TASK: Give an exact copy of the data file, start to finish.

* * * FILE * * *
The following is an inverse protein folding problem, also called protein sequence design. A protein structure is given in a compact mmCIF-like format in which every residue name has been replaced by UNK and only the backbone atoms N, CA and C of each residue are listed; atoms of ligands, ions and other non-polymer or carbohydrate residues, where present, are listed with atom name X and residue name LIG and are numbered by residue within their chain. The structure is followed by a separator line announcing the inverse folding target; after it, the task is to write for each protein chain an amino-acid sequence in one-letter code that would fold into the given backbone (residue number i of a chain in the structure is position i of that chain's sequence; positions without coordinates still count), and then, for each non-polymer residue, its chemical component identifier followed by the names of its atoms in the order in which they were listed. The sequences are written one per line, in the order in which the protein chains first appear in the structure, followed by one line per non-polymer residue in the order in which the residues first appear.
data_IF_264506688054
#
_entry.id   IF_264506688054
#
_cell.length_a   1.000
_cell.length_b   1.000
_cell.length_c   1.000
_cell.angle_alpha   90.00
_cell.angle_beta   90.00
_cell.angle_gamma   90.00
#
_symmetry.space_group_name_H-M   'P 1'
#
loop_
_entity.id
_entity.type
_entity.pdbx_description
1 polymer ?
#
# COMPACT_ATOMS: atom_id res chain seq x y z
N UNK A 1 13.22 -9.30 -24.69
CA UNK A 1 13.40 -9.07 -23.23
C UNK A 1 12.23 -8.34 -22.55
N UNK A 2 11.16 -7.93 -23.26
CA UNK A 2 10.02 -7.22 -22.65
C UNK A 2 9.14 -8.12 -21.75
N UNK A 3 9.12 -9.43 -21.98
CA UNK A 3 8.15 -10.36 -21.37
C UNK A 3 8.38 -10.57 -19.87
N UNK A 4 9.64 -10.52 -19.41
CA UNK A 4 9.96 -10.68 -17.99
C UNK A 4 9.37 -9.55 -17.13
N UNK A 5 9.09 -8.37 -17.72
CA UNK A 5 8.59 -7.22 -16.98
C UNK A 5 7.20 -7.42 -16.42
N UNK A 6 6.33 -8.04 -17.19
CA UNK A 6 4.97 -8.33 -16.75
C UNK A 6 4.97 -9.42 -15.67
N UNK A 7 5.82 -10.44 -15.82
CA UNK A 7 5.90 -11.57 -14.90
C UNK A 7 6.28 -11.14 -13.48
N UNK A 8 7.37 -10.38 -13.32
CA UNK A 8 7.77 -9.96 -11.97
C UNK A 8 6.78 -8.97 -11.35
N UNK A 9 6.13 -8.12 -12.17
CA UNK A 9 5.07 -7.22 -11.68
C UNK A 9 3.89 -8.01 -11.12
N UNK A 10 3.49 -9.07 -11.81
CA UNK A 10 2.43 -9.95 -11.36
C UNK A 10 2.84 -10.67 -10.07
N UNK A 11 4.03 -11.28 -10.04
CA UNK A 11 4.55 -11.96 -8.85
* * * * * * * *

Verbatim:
The following is an inverse protein folding problem, also called protein sequence design. A protein structure is given in a compact mmCIF-like format in which every residue name has been replaced by UNK and only the backbone atoms N, CA and C of each residue are listed; atoms of ligands, ions and other non-polymer or carbohydrate residues, where present, are listed with atom name X and residue name LIG and are numbered by residue within their chain. The structure is followed by a separator line announcing the inverse folding target; after it, the task is to write for each protein chain an amino-acid sequence in one-letter code that would fold into the given backbone (residue number i of a chain in the structure is position i of that chain's sequence; positions without coordinates still count), and then, for each non-polymer residue, its chemical component identifier followed by the names of its atoms in the order in which they were listed. The sequences are written one per line, in the order in which the protein chains first appear in the structure, followed by one line per non-polymer residue in the order in which the residues first appear.
data_IF_264506688054
#
_entry.id   IF_264506688054
#
_cell.length_a   1.000
_cell.length_b   1.000
_cell.length_c   1.000
_cell.angle_alpha   90.00
_cell.angle_beta   90.00
_cell.angle_gamma   90.00
#
_symmetry.space_group_name_H-M   'P 1'
#
loop_
_entity.id
_entity.type
_entity.pdbx_description
1 polymer ?
#
# COMPACT_ATOMS: atom_id res chain seq x y z
N UNK A 1 13.22 -9.30 -24.69
CA UNK A 1 13.40 -9.07 -23.23
C UNK A 1 12.23 -8.34 -22.55
N UNK A 2 11.16 -7.93 -23.26
CA UNK A 2 10.02 -7.22 -22.65
C UNK A 2 9.14 -8.12 -21.75
N UNK A 3 9.12 -9.43 -21.98
CA UNK A 3 8.15 -10.36 -21.37
C UNK A 3 8.38 -10.57 -19.87
N UNK A 4 9.64 -10.52 -19.41
CA UNK A 4 9.96 -10.68 -17.99
C UNK A 4 9.37 -9.55 -17.13
N UNK A 5 9.09 -8.37 -17.72
CA UNK A 5 8.59 -7.22 -16.98
C UNK A 5 7.20 -7.42 -16.42
N UNK A 6 6.33 -8.04 -17.19
CA UNK A 6 4.97 -8.33 -16.75
C UNK A 6 4.97 -9.42 -15.67
N UNK A 7 5.82 -10.44 -15.82
CA UNK A 7 5.90 -11.57 -14.90
C UNK A 7 6.28 -11.14 -13.48
N UNK A 8 7.37 -10.38 -13.32
CA UNK A 8 7.77 -9.96 -11.97
C UNK A 8 6.78 -8.97 -11.35
N UNK A 9 6.13 -8.12 -12.17
CA UNK A 9 5.07 -7.22 -11.68
C UNK A 9 3.89 -8.01 -11.12
N UNK A 10 3.49 -9.07 -11.81
CA UNK A 10 2.43 -9.95 -11.36
C UNK A 10 2.84 -10.67 -10.07
N UNK A 11 4.03 -11.28 -10.04
CA UNK A 11 4.55 -11.96 -8.85